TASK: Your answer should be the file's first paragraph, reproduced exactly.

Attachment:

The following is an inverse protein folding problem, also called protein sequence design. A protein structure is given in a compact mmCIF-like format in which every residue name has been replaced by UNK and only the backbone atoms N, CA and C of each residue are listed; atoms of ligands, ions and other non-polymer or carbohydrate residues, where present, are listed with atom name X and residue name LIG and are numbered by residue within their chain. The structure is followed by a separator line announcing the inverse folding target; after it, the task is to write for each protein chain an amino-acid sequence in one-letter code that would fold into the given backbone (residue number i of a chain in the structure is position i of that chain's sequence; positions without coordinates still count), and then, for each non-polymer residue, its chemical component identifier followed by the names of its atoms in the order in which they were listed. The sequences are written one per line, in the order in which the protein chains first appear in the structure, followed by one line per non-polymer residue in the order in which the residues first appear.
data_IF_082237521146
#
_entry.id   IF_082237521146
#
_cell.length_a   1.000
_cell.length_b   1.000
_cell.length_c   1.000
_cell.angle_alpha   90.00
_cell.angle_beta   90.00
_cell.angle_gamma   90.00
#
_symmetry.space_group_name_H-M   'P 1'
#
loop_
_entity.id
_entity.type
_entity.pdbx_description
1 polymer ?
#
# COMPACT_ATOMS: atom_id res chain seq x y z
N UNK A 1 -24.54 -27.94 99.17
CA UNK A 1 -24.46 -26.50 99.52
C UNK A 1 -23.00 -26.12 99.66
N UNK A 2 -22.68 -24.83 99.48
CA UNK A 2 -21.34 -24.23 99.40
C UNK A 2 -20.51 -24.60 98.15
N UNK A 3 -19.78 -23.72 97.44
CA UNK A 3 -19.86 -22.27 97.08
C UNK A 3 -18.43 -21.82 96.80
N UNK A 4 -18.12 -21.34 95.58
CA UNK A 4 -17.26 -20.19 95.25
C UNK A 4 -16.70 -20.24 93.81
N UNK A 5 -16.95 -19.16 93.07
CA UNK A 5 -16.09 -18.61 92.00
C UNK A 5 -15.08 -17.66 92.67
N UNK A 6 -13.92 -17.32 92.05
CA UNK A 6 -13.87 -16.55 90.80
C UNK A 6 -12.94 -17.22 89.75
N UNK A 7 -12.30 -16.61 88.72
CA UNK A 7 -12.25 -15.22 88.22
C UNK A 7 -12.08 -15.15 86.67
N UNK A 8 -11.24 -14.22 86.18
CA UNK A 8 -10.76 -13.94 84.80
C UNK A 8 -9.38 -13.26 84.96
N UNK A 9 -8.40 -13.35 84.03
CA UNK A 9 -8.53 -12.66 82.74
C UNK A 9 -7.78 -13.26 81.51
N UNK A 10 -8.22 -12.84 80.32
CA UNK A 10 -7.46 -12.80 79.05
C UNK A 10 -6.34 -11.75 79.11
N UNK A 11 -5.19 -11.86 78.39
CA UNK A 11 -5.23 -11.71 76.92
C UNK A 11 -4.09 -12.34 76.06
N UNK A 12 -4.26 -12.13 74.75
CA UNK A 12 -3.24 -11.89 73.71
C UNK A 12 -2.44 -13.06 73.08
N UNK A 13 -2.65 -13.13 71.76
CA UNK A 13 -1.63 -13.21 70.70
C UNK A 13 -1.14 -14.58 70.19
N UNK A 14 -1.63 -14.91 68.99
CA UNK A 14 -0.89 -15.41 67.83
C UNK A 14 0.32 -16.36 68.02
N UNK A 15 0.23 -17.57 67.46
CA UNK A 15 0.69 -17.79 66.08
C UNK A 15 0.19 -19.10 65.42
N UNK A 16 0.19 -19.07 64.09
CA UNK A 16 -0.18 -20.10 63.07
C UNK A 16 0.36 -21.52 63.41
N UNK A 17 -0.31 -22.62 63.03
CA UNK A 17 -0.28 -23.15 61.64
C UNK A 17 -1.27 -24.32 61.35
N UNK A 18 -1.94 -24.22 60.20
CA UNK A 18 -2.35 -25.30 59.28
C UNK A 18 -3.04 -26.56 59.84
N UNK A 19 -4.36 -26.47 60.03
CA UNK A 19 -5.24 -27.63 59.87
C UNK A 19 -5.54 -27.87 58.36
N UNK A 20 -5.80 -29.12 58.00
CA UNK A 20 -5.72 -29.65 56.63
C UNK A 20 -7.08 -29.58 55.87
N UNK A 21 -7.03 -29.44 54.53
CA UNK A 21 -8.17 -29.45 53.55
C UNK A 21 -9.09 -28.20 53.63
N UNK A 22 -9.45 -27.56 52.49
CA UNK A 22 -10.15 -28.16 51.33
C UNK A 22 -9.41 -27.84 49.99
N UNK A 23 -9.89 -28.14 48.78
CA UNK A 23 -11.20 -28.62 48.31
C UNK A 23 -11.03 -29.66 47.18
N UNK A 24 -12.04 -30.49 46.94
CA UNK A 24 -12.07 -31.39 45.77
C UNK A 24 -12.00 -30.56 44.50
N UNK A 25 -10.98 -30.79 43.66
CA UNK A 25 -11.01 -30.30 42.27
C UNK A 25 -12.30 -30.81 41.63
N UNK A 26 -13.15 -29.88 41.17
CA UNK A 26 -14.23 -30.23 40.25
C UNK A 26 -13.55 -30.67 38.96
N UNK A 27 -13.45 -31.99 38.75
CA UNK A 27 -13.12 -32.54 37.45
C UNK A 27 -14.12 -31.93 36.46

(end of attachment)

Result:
The following is an inverse protein folding problem, also called protein sequence design. A protein structure is given in a compact mmCIF-like format in which every residue name has been replaced by UNK and only the backbone atoms N, CA and C of each residue are listed; atoms of ligands, ions and other non-polymer or carbohydrate residues, where present, are listed with atom name X and residue name LIG and are numbered by residue within their chain. The structure is followed by a separator line announcing the inverse folding target; after it, the task is to write for each protein chain an amino-acid sequence in one-letter code that would fold into the given backbone (residue number i of a chain in the structure is position i of that chain's sequence; positions without coordinates still count), and then, for each non-polymer residue, its chemical component identifier followed by the names of its atoms in the order in which they were listed. The sequences are written one per line, in the order in which the protein chains first appear in the structure, followed by one line per non-polymer residue in the order in which the residues first appear.